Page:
The Best Hang-Out Place in Manila - Rizal Park
Rizal Park: National Park and National 'Tambayan' of Filipinos
The Filipino term ‘tambayan’ means a place to hang out or unwind with a group of families, friends, and acquaintances.
The most common ‘tambayan’ venues in the Philippines are along the street gutters and in front of local ‘sari-sari’ (retail) stores, where most teenage boys squatted and huddled together while exchanging noisy jokes and exaggerated tips for favorite online games. They would also furtively share cigarettes and liquor and contact numbers of girls. Most street hangers-out are called ‘istambay’. How down-to-earth!
The best hanging-out places in Manila are easy to find, reasonably-priced, and -- friendly. So that whenever you have a need to unwind or relax, you can ride anything: a taxi, an electric train, a bus, a jeepney, or even a ‘pedicab’ (bicycle with a carriage attached to the right side).
The best destination to go hanging-out? The Rizal Park! Also affectionately known as Luneta.
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Low-Cost Hanging-Out Places for the Budget-Conscious
The Rizal Park, or affectionately called ‘Luneta Park’, is located in the heart of Manila. It is free of charge, except for some enclosed areas that offer special attractions and charge minimal entrance fees. Every weekend families would bring the kids to relax and play with. The park named after the Philippines’ National Hero Dr. Jose P. Rizal is a hodge-podge of the old and modern Filipino culture.
Surrounded by financial, commercial, industrial, and institutional establishments, the bustling park is a daily witness to the spectacular and romantic Manila Bay sunset. Couples are recommended to ride the colorful and old-world calesa (a horse-drawn carriage) to intensify the experience of promenading along the sea at dusk.
The Rizal Park is indeed an oasis of fun, recreation, and
history. The place is so big you need several days to explore it!
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Change of Guards At Rizal Park in Manila Phillippines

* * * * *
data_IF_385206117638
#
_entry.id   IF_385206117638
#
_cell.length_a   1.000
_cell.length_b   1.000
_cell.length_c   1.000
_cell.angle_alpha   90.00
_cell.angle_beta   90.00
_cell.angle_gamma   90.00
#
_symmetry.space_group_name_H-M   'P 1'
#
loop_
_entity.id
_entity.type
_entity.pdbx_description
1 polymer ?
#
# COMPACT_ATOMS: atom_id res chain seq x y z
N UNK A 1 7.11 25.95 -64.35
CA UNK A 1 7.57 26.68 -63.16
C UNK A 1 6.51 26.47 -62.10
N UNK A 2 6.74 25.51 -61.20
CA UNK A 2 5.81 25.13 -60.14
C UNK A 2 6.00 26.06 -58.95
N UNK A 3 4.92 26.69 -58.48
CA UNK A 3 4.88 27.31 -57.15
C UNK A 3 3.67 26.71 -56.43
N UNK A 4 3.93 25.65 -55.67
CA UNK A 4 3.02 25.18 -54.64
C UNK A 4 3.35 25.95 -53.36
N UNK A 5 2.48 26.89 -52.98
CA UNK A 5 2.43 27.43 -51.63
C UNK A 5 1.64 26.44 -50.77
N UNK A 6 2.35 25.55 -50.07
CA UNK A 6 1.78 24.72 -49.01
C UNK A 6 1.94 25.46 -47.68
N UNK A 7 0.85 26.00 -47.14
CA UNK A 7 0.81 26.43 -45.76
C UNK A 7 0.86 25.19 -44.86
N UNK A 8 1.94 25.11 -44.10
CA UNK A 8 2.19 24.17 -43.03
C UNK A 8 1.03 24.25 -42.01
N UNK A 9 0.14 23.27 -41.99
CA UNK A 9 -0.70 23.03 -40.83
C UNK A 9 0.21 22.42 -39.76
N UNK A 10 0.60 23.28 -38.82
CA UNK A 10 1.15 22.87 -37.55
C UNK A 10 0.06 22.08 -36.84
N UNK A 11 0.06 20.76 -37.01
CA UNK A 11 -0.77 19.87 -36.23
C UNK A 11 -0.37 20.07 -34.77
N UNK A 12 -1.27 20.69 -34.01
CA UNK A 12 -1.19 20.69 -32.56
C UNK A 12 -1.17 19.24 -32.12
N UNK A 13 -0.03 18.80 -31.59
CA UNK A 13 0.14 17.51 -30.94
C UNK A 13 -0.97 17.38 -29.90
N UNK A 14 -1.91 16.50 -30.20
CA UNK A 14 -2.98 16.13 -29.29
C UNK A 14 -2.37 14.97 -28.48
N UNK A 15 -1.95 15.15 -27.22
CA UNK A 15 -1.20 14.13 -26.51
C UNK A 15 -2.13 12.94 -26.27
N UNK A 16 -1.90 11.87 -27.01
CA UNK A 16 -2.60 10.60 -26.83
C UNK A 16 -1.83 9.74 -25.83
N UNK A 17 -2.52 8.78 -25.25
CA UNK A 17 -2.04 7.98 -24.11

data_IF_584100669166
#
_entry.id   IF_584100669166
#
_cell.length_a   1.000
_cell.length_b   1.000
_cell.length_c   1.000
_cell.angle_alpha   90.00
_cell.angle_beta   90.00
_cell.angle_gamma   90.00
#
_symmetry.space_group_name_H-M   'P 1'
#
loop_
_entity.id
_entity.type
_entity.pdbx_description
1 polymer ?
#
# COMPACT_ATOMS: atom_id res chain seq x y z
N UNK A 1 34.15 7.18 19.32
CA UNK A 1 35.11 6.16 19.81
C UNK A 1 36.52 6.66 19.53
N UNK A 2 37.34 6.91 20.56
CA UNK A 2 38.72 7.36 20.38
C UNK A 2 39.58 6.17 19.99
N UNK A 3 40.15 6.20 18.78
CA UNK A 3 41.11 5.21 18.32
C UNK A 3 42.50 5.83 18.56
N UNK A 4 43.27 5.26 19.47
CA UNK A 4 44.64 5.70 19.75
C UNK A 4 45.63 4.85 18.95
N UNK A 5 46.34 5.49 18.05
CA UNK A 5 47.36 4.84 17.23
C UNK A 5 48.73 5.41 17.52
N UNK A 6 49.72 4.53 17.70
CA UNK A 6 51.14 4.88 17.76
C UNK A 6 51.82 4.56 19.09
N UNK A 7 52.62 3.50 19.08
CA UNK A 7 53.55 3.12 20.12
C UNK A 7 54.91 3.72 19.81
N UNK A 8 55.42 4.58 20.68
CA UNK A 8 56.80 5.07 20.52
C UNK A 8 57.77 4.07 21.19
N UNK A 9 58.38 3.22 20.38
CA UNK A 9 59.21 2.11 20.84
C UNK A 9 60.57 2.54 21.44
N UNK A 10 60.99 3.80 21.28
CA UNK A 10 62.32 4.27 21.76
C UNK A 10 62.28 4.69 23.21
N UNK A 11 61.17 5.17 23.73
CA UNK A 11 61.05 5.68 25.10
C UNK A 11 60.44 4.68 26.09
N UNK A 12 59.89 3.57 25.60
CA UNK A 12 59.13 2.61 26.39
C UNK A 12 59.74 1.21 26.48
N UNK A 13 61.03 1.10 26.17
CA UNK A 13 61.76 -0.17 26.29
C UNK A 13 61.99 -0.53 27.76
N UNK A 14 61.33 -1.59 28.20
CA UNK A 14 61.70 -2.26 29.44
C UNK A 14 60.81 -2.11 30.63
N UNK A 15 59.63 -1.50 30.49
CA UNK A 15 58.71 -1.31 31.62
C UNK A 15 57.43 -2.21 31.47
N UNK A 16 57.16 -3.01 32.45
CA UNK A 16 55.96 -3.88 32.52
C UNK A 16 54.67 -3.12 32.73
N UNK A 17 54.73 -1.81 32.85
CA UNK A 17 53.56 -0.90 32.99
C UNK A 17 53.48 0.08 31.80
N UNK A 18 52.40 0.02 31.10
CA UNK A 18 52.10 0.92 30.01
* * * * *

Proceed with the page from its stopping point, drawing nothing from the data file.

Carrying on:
Jose Rizal Execution
My Most Memorable Pedicab Ride Happened in Luneta
One time, I had a yen for going to Luneta to revisit old childhood playgrounds. It was several years since I last visited the biggest park in Manila so I was momentarily overwhelmed by lots of new sights and sounds after leaving the bus.
At first glance, the pedicab driver looked elderly. His face was wrinkled and his mouth toothless. But when he started pedaling - whoa - I started holding my heart inside my throat.
The driver, who seemed like a senior citizen, was a muscular and fearless navigator of old Manila streets.
He crossed the sidewalks and mini-parks to avoid the main roads and, obviously, the traffic enforcers.
The small sidecar was made of spindly steel bars welded together. I hear rickety noises every time we turned sharp corners. Both the bicycle and the steel cart were protesting loudly against the abusive use but the driver remained hell-bent on arriving to my destination.
After twenty minutes of the most speedy and bumpy ride of my life, I saw the tip of the Rizal Monument proudly pointing to the blue and white skies. To reach it, we had to cross a wide street first.
Amazingly, most cars and trucks gave way to us and to other pedicabs as well. It seemed pedicab drivers earned respect maybe because they use only their strong legs. No gas, no pollution.
The calesa, a wooded cart pulled by a horse, was another no-pollution ride. After several hours of exploring the lush gardens and various features of Luneta, I decided to ride the calesa. It was a relaxing one-hour ride. I arrived sedately at the bus terminal.
There are lots of interesting stuffs are waiting to be gawked at inside and around the Rizal Park. Visitors often need several days to enjoy each and every attraction listed below.
- National Museum of the Filipino People (and Department of Tourism) Building
- Philippine Flagpole (also referred to as ‘kilometer zero’)
- Rizal Monument
- Quirino Grandstand
- Manila Bay
- Manila Hotel
- Army Navy Club
- Gallery of National Heroes
- San Lorenzo Ruiz Plaza (the first Filipino saint)
- Lights and Sound of Rizal
- The Martyrdom of Dr. Jose Rizal
- Lights and Sound Complex (consists of Rizal’s mural, Gomburza marker, and Rizal fountain)
- Artists’ Haven
- National Historical Institute
- National Library
- Central Lagoon
- Chinese Garden
- Open-Air Auditorium, Planetarium
- Rizal Park Library
- Masscom Library
- Chess Plaza
- Flower Clock
- Japanese Garden
- 27-foot Cascade
- Butterfly Pavilion
- National Museum
- Skating Rink
- Plaza Olivia Salamanca (first Filipino woman physician)
- Children’s Playground
- Relief Map
- Halamanang Pilipino (Filipino Garden)
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